Fair market value is the price for property which would be agreed upon between a willing and informed buyer and a willing and informed seller under usual and ordinary circumstances; it shall be the highest price estimated in terms of money which property will bring if exposed for sale on the open market with reasonable time allowed to find a purchaser who is buying with knowledge of all the uses and purposes to which the property is best adapted and for which it can be legally used.

§ 2323. Criteria for determining fair market value; real and personal property; unoccupied residential immovable property

A. The criteria for determining fair market value shall apply uniformly throughout the state. Uniform guidelines, procedures and rules and regulations as are necessary to implement said criteria shall be adopted by the Louisiana Tax Commission only after public hearings held pursuant to the Administrative Procedures Act.

B. Each assessor shall follow the uniform guidelines, procedures, and rules and regulations in determining the fair market value of all property subject to taxation within his respective parish or district. Any manual or manuals used by an assessor shall be subject to approval by the Louisiana Tax Commission or its successor agency.

C. Criteria.

The fair market value of real and personal property shall be determined by the following generally recognized appraisal procedures: the market approach, the cost approach, and/or the income approach.

(1) In utilizing the market approach, the assessor shall use an appraisal technique in which the market value estimate is predicated upon prices paid in actual market transactions and current listings.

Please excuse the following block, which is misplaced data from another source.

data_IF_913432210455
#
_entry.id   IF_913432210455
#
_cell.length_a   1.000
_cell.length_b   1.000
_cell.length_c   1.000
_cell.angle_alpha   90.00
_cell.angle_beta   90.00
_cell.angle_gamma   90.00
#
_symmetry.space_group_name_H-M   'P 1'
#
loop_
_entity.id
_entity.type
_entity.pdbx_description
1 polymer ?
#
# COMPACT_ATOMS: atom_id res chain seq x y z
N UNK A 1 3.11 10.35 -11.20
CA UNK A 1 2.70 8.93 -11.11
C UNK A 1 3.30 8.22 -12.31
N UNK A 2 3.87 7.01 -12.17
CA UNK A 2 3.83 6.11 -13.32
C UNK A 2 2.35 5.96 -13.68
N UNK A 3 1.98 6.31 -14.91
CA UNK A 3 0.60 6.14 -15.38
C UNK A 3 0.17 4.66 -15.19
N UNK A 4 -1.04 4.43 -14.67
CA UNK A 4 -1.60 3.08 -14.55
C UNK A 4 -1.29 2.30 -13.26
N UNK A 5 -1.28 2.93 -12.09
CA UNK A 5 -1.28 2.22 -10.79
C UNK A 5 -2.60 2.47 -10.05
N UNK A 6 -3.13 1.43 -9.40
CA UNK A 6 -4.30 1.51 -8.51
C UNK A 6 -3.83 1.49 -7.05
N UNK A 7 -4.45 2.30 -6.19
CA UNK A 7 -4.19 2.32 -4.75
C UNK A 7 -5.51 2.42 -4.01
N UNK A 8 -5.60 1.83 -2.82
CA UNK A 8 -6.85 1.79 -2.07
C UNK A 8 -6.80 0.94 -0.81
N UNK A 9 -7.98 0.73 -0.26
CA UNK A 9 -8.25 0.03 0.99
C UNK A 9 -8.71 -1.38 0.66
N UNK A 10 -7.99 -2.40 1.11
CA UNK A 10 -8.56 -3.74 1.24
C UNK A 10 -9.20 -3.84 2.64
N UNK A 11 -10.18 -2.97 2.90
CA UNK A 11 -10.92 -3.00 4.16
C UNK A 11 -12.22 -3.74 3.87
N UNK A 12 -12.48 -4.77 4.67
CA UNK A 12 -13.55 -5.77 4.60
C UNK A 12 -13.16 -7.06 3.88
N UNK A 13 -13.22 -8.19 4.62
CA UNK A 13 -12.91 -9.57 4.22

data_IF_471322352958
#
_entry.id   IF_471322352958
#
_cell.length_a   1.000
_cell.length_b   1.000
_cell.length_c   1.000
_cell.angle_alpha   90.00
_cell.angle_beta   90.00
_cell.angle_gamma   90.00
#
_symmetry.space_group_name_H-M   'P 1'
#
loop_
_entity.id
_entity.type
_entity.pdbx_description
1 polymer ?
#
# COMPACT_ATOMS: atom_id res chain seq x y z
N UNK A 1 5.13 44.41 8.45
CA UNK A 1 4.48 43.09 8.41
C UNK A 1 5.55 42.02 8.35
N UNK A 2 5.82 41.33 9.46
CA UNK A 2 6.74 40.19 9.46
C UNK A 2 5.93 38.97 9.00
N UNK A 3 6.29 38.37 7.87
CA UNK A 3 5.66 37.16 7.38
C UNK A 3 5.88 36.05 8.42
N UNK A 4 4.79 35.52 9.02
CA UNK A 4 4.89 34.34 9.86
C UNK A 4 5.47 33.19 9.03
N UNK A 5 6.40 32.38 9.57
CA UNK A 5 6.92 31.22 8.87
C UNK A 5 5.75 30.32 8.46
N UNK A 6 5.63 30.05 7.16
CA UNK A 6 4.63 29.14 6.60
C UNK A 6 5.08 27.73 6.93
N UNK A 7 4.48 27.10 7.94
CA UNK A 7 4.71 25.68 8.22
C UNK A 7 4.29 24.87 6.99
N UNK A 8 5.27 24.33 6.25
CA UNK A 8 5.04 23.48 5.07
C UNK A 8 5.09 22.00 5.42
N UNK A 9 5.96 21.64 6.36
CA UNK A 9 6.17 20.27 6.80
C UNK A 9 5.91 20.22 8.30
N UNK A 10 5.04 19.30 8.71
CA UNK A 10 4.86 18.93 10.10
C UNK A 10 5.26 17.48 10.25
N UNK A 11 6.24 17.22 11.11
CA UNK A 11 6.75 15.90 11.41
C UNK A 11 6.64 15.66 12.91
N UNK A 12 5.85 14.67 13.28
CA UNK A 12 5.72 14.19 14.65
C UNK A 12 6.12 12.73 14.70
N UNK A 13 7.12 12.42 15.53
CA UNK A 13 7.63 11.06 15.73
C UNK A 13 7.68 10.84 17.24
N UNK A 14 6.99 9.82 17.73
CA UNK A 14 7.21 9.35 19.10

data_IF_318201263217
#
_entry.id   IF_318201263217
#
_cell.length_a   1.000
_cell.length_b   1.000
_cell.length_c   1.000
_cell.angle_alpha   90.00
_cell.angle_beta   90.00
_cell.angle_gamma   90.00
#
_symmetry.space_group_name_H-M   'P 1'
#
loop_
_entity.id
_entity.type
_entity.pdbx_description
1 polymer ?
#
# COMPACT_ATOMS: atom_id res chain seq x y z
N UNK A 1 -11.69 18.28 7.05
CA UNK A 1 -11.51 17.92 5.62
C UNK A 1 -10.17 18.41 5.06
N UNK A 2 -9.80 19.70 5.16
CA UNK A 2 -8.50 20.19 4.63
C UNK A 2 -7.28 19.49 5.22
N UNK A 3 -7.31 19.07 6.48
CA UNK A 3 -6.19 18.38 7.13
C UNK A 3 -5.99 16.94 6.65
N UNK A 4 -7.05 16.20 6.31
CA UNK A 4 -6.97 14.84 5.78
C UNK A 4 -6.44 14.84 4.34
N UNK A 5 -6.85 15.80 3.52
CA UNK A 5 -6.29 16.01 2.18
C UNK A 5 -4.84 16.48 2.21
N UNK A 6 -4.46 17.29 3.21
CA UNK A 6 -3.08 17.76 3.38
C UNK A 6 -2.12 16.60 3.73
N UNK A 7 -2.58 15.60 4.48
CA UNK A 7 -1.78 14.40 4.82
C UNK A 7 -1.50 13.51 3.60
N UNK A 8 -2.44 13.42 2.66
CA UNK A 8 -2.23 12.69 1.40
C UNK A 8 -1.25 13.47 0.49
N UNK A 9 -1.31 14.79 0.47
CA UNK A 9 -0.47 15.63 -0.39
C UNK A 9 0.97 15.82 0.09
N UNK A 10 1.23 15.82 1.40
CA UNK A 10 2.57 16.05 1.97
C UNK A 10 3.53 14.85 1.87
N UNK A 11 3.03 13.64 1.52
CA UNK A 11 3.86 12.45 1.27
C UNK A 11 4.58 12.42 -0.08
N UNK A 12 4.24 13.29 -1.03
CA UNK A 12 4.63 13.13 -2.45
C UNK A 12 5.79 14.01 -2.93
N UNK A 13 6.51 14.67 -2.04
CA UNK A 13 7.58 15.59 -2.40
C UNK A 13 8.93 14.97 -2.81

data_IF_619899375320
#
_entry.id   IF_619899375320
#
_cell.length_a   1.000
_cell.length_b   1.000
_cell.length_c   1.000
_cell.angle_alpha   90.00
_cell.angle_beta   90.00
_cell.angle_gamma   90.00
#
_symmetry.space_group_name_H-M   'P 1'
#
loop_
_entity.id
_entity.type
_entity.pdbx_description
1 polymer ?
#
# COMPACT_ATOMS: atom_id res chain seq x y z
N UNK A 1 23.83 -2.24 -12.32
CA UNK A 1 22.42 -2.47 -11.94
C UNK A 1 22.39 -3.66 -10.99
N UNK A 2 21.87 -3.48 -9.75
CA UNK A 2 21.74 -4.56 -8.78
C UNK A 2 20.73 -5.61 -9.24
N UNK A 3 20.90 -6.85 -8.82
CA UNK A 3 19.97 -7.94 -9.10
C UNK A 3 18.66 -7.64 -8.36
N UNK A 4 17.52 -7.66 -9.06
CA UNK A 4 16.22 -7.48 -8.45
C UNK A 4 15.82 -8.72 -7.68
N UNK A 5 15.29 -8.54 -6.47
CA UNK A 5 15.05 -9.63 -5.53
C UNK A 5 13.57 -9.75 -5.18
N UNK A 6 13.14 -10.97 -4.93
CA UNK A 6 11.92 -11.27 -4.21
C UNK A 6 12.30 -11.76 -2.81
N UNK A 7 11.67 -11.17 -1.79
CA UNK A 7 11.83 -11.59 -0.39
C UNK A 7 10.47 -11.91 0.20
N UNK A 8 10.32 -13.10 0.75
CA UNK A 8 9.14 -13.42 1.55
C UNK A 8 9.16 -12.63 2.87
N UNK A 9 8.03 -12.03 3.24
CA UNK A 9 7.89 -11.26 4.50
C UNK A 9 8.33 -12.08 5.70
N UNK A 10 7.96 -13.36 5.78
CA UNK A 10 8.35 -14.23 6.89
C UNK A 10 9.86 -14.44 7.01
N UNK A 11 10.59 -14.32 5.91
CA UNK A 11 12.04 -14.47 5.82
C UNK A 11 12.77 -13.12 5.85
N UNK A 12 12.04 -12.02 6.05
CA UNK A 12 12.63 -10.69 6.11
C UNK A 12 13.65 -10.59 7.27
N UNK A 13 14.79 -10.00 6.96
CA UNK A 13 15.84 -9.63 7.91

(2) In utilizing the cost approach, the assessor shall use a method in which the value of a property is derived by estimating the replacement or reproduction cost of the improvements; deducting therefrom the estimated depreciation; and then adding the market value of the land, if any.

(3) In utilizing the income approach, the assessor shall use an appraisal technique in which the anticipated net income is processed to indicate the capital amount of the investment which produces the net income.9

(footnote added).

Correctness of assessment

In its first assignment of error, plaintiff asserts that Assessor Williams breached his constitutional duty to assess all property subject to taxation fairly and uniformly in accordance with the criteria established by statute. Plaintiff contends that Assessor Williams admitted he did not use the mandatory valuation methods of La. R.S. 47:2323(C) but instead added the outstanding building permits for capital improvements (when he had them) to the existing valuations for the properties with Class “A” office buildings and multiplied that sum by 17%. Plaintiff also argues that the fairness of an assessment can only be meaningfully evaluated by comparison with the share of the total property tax burden of others similarly situated relative to their property holdings, referring to Allegheny Pittsburgh Coal Co. v. Cnty. Comm'n of Webster Cnty., W.V., 488 U.S. 336, 346, 109 S.Ct. 633, 639, 102 L.Ed.2d 688 (1989). Plaintiff notes that a taxpayer's rights of equal protection can be violated if there is a pattern of a lack of uniformity of assessments that is intentional, although intent may be inferred from a systematic lack of uniformity. See In re Protest of Dow Chemical Co., 458 So.2d 955, 959 (La. App. 1 Cir. 1984).

In its second assignment of error, plaintiff complains that the district court erred in affirming the Commission's decision because its property was not assessed fairly and uniformly in relation to other properties with Class “A” office buildings. Mr. McNamara testified that he and plaintiff did not dispute the $80,000,000 valuation Mr. Wadick obtained (and the Commission apparently adopted) when viewed in isolation, but they did dispute it when compared with other Class “A” buildings.